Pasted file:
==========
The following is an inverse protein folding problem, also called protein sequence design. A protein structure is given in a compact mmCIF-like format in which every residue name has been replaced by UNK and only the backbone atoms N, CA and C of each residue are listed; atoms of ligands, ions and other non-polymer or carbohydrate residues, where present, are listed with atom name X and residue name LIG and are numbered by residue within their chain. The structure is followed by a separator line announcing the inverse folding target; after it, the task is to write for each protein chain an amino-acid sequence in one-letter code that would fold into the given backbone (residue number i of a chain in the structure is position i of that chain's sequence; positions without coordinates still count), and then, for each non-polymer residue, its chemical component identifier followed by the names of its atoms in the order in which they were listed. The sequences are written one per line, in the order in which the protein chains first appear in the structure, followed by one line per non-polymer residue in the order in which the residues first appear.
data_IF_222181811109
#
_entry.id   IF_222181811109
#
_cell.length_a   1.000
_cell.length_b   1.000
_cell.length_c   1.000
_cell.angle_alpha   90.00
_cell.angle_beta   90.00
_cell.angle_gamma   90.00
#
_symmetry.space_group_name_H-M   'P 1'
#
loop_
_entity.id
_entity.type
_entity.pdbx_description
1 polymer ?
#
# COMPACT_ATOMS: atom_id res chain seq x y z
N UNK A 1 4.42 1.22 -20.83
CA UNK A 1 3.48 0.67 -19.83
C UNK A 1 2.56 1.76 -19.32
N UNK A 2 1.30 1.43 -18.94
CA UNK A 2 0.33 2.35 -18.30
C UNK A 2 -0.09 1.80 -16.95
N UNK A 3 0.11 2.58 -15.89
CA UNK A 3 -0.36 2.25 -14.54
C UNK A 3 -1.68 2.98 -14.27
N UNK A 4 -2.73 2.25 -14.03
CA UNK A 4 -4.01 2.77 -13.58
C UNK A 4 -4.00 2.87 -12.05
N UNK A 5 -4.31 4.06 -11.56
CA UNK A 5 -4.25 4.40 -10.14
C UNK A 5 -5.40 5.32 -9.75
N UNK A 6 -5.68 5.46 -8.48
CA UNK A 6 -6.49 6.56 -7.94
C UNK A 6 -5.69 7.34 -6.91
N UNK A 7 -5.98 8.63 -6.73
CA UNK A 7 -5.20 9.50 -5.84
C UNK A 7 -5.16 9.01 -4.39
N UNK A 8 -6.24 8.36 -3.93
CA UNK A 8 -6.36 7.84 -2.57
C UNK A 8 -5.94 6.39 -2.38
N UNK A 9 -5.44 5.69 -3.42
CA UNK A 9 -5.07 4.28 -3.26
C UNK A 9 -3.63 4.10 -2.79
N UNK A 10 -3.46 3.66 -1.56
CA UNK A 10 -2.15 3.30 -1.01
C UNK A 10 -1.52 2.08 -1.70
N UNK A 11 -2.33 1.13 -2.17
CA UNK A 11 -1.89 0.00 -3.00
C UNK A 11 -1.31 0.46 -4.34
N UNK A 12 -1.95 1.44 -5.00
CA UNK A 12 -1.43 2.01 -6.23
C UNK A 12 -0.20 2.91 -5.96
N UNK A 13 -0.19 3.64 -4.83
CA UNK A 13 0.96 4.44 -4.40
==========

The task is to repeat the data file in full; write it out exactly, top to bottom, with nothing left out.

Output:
The following is an inverse protein folding problem, also called protein sequence design. A protein structure is given in a compact mmCIF-like format in which every residue name has been replaced by UNK and only the backbone atoms N, CA and C of each residue are listed; atoms of ligands, ions and other non-polymer or carbohydrate residues, where present, are listed with atom name X and residue name LIG and are numbered by residue within their chain. The structure is followed by a separator line announcing the inverse folding target; after it, the task is to write for each protein chain an amino-acid sequence in one-letter code that would fold into the given backbone (residue number i of a chain in the structure is position i of that chain's sequence; positions without coordinates still count), and then, for each non-polymer residue, its chemical component identifier followed by the names of its atoms in the order in which they were listed. The sequences are written one per line, in the order in which the protein chains first appear in the structure, followed by one line per non-polymer residue in the order in which the residues first appear.
data_IF_222181811109
#
_entry.id   IF_222181811109
#
_cell.length_a   1.000
_cell.length_b   1.000
_cell.length_c   1.000
_cell.angle_alpha   90.00
_cell.angle_beta   90.00
_cell.angle_gamma   90.00
#
_symmetry.space_group_name_H-M   'P 1'
#
loop_
_entity.id
_entity.type
_entity.pdbx_description
1 polymer ?
#
# COMPACT_ATOMS: atom_id res chain seq x y z
N UNK A 1 4.42 1.22 -20.83
CA UNK A 1 3.48 0.67 -19.83
C UNK A 1 2.56 1.76 -19.32
N UNK A 2 1.30 1.43 -18.94
CA UNK A 2 0.33 2.35 -18.30
C UNK A 2 -0.09 1.80 -16.95
N UNK A 3 0.11 2.58 -15.89
CA UNK A 3 -0.36 2.25 -14.54
C UNK A 3 -1.68 2.98 -14.27
N UNK A 4 -2.73 2.25 -14.03
CA UNK A 4 -4.01 2.77 -13.58
C UNK A 4 -4.00 2.87 -12.05
N UNK A 5 -4.31 4.06 -11.56
CA UNK A 5 -4.25 4.40 -10.14
C UNK A 5 -5.40 5.32 -9.75
N UNK A 6 -5.68 5.46 -8.48
CA UNK A 6 -6.49 6.56 -7.94
C UNK A 6 -5.69 7.34 -6.91
N UNK A 7 -5.98 8.63 -6.73
CA UNK A 7 -5.20 9.50 -5.84
C UNK A 7 -5.16 9.01 -4.39
N UNK A 8 -6.24 8.36 -3.93
CA UNK A 8 -6.36 7.84 -2.57
C UNK A 8 -5.94 6.39 -2.38
N UNK A 9 -5.44 5.69 -3.42
CA UNK A 9 -5.07 4.28 -3.26
C UNK A 9 -3.63 4.10 -2.79
N UNK A 10 -3.46 3.66 -1.56
CA UNK A 10 -2.15 3.30 -1.01
C UNK A 10 -1.52 2.08 -1.70
N UNK A 11 -2.33 1.13 -2.17
CA UNK A 11 -1.89 0.00 -3.00
C UNK A 11 -1.31 0.46 -4.34
N UNK A 12 -1.95 1.44 -5.00
CA UNK A 12 -1.43 2.01 -6.23
C UNK A 12 -0.20 2.91 -5.96
N UNK A 13 -0.19 3.64 -4.83
CA UNK A 13 0.96 4.44 -4.40